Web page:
LATUR, Maharashtra: The sun is scorching at 41 degrees Celsius at 1.30 in the afternoon. Standing in the long queue studded with hundreds of multi-coloured plastic pots is Sakshi Birajda. Dressed in her school uniform, the Class VII student of Jija Matha school, a few kilometres away, has joined her family to collect drinking water from a public tap outside the Vivekananda Chowk water tanker filling point. While she makes it a point to attend school even as her entire family waits for water in the queue from early morning, several girls in other under-privileged families are not as lucky.
The scene is ditto across the city, irrespective of locality or time of day. Tuesday, which was celebrated as World Water Day, was no different for the people here facing a water crisis. This is Latur city, a municipal corporation of around 5 lakh people in the drought-prone Marathwada region of Maharashtra. The district headquarters, reeling under severe drought for months together now, has caught the nation’s attention with the district administration imposing prohibitory orders invoking section 144 of CrPC at six of the major water tanker filling points.
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A few deaths, at and around crowded water filling points, have been reported recently. But, authorities have confirmed that none of them were directly connected to the water crisis. However, scuffles and arguments have become more common in the past few days.
“My entire family has been here since 3 am. We have brought food too from home as we would have to wait for at least 12 hours to fill some water,” says Sakshi, pointing towards the long queue. Mohammed Haroon, who comes from the same locality as Sakshi — Iqbal Chowk — quips, “Authorities have promised us drinking water once every eight days. If we sit and wait for that, we will never have water to drink.”
Sumanbai Jogdand, an elderly woman in her sixties, says she has come from Anjali Nagar, which is about three kilometres away. “The corporation says we would be given 200 litres per family once in eight days. But the water tanker has come to my locality only twice in the past four months,” she rues.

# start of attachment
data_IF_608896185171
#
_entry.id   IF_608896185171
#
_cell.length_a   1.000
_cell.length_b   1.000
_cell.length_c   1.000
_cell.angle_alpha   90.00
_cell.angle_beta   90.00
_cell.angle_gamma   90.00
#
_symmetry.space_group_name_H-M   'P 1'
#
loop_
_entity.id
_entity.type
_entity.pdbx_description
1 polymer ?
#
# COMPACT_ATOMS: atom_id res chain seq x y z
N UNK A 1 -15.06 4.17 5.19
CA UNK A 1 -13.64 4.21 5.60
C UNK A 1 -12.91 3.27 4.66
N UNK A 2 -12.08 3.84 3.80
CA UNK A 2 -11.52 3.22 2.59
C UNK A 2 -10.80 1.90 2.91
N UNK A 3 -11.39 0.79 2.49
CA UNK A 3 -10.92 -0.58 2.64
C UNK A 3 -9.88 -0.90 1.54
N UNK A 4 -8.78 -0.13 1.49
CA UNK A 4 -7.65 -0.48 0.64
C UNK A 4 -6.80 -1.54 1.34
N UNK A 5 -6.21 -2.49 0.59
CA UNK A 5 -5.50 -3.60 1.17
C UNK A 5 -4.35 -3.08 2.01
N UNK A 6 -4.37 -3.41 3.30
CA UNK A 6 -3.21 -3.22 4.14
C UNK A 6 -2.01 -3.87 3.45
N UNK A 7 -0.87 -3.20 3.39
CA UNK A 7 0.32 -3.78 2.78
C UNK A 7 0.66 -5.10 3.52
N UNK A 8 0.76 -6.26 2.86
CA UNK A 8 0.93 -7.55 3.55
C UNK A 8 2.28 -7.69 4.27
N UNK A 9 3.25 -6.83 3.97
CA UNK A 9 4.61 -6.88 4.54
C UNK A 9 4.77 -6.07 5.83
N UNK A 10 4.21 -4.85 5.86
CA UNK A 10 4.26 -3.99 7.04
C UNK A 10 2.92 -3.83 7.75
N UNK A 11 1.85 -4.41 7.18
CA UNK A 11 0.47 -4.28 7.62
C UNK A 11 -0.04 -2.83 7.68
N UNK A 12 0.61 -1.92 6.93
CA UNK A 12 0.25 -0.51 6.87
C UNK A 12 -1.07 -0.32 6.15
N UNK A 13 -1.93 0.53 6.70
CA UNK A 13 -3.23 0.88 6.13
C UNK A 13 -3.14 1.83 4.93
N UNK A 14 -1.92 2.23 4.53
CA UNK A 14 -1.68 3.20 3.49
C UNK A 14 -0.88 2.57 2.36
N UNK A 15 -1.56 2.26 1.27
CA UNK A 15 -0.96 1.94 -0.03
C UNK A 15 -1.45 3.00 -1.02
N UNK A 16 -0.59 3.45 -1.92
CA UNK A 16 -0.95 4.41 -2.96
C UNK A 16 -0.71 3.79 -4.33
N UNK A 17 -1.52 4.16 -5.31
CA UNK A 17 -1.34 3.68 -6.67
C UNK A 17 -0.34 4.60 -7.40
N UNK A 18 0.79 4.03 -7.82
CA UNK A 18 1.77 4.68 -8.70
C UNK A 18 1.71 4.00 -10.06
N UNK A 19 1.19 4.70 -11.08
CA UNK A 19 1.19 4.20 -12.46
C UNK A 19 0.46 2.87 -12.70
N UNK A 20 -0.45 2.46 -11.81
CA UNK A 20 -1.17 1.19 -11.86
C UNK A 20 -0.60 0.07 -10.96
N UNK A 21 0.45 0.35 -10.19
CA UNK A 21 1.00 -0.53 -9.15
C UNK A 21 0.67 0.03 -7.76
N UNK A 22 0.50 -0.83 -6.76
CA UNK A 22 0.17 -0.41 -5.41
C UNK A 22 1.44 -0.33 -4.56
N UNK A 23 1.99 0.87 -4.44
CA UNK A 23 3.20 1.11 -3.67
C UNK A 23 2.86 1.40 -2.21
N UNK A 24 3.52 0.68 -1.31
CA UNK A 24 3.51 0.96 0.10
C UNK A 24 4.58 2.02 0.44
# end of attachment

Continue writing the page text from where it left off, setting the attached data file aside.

Dande Dileep, a daily wager from nearby Balaji Nagar, could not go for work as he had to fetch water for his family. “We get a lot of promises, and the rich and powerful get all the water. For them, there is no scarcity here,” he scowled. Each family carries more than two pots, and a heated argument next to the public tap here is inevitable.
Dilip Gaekwad, supervisor for the tanker water filling point tells Express that situation is under control at the moment after imposition of section 144.
According to him, it is the local politicians, corporators and their supporters who create a scene at the water filling stations.
“As many as 18 tankers are doing six trips each between 8 am and 7 pm from Vivekananda Chowk everyday. These are water tankers of 6,000 litres’ capacity. The public taps are open 24 hours a day,” said Gaekwad. “A few politicians come with their supporters to hijack water tankers to take them to their localities. Barring them, everything is as smooth as possible,” he says.
Apparently, not only politicians, mobs led by women too are notorious here for hijacking water tankers, sometimes even private tankers.
To let one know the gravity of the issue, one among the hundreds waiting for water warns: “Jal jeevan hota hai. Aur jal ke liye jeevan lene ki naubat bhi aa sakti hai (Water is life. There could even come a time when a life could be taken for want of water).”